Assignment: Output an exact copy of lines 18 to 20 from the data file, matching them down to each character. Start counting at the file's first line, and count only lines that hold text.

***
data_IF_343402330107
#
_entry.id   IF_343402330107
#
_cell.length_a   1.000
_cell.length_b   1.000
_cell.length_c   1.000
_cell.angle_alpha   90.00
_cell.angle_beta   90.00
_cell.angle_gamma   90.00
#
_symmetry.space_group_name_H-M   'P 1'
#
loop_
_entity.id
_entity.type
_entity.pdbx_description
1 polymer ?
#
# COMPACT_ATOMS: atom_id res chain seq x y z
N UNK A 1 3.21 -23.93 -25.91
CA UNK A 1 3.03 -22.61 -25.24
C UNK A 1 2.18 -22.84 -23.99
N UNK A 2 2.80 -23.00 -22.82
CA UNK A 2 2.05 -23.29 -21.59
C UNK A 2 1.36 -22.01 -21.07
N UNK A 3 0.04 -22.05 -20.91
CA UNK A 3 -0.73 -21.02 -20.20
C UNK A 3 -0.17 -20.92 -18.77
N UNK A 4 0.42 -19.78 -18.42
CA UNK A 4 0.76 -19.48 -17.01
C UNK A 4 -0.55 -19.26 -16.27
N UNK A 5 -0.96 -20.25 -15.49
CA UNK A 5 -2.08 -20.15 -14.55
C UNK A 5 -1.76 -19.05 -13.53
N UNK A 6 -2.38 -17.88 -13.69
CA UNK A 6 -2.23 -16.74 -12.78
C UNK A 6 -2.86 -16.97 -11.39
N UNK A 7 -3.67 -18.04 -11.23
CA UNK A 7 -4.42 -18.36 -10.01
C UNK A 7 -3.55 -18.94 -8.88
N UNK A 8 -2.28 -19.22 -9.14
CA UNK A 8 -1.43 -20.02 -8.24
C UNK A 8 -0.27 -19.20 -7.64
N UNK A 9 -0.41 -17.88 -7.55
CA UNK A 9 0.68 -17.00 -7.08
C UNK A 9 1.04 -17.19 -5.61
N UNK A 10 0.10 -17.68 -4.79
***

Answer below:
1 polymer ?
#
# COMPACT_ATOMS: atom_id res chain seq x y z